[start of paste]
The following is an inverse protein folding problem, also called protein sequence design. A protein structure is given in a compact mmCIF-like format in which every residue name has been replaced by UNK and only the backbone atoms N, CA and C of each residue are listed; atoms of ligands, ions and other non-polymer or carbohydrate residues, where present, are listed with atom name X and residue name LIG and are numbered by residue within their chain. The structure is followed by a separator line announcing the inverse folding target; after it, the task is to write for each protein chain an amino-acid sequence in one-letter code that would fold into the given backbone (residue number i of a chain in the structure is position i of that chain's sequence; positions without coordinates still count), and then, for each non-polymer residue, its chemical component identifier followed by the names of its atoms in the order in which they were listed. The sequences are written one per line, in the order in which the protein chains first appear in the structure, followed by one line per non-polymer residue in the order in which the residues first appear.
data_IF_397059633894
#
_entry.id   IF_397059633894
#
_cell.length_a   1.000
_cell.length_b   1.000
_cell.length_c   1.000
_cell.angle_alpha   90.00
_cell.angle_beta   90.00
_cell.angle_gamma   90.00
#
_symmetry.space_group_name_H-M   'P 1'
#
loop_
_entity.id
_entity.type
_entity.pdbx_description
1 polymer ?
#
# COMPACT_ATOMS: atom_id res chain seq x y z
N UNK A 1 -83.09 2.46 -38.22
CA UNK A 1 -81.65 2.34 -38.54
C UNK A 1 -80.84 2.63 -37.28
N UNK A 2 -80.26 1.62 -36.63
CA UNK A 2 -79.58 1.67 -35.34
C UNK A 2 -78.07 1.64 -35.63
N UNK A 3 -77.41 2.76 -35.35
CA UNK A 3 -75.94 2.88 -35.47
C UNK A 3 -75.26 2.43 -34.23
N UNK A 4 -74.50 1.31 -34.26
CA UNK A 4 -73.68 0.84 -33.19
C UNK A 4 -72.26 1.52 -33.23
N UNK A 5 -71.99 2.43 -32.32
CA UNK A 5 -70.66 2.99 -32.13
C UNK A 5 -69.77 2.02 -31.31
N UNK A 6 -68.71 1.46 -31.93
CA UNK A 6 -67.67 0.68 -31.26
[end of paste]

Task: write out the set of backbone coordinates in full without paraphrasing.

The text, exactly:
The following is an inverse protein folding problem, also called protein sequence design. A protein structure is given in a compact mmCIF-like format in which every residue name has been replaced by UNK and only the backbone atoms N, CA and C of each residue are listed; atoms of ligands, ions and other non-polymer or carbohydrate residues, where present, are listed with atom name X and residue name LIG and are numbered by residue within their chain. The structure is followed by a separator line announcing the inverse folding target; after it, the task is to write for each protein chain an amino-acid sequence in one-letter code that would fold into the given backbone (residue number i of a chain in the structure is position i of that chain's sequence; positions without coordinates still count), and then, for each non-polymer residue, its chemical component identifier followed by the names of its atoms in the order in which they were listed. The sequences are written one per line, in the order in which the protein chains first appear in the structure, followed by one line per non-polymer residue in the order in which the residues first appear.
data_IF_397059633894
#
_entry.id   IF_397059633894
#
_cell.length_a   1.000
_cell.length_b   1.000
_cell.length_c   1.000
_cell.angle_alpha   90.00
_cell.angle_beta   90.00
_cell.angle_gamma   90.00
#
_symmetry.space_group_name_H-M   'P 1'
#
loop_
_entity.id
_entity.type
_entity.pdbx_description
1 polymer ?
#
# COMPACT_ATOMS: atom_id res chain seq x y z
N UNK A 1 -83.09 2.46 -38.22
CA UNK A 1 -81.65 2.34 -38.54
C UNK A 1 -80.84 2.63 -37.28
N UNK A 2 -80.26 1.62 -36.63
CA UNK A 2 -79.58 1.67 -35.34
C UNK A 2 -78.07 1.64 -35.63
N UNK A 3 -77.41 2.76 -35.35
CA UNK A 3 -75.94 2.88 -35.47
C UNK A 3 -75.26 2.43 -34.23
N UNK A 4 -74.50 1.31 -34.26
CA UNK A 4 -73.68 0.84 -33.19
C UNK A 4 -72.26 1.52 -33.23
N UNK A 5 -71.99 2.43 -32.32
CA UNK A 5 -70.66 2.99 -32.13
C UNK A 5 -69.77 2.02 -31.31
N UNK A 6 -68.71 1.46 -31.93
CA UNK A 6 -67.67 0.68 -31.26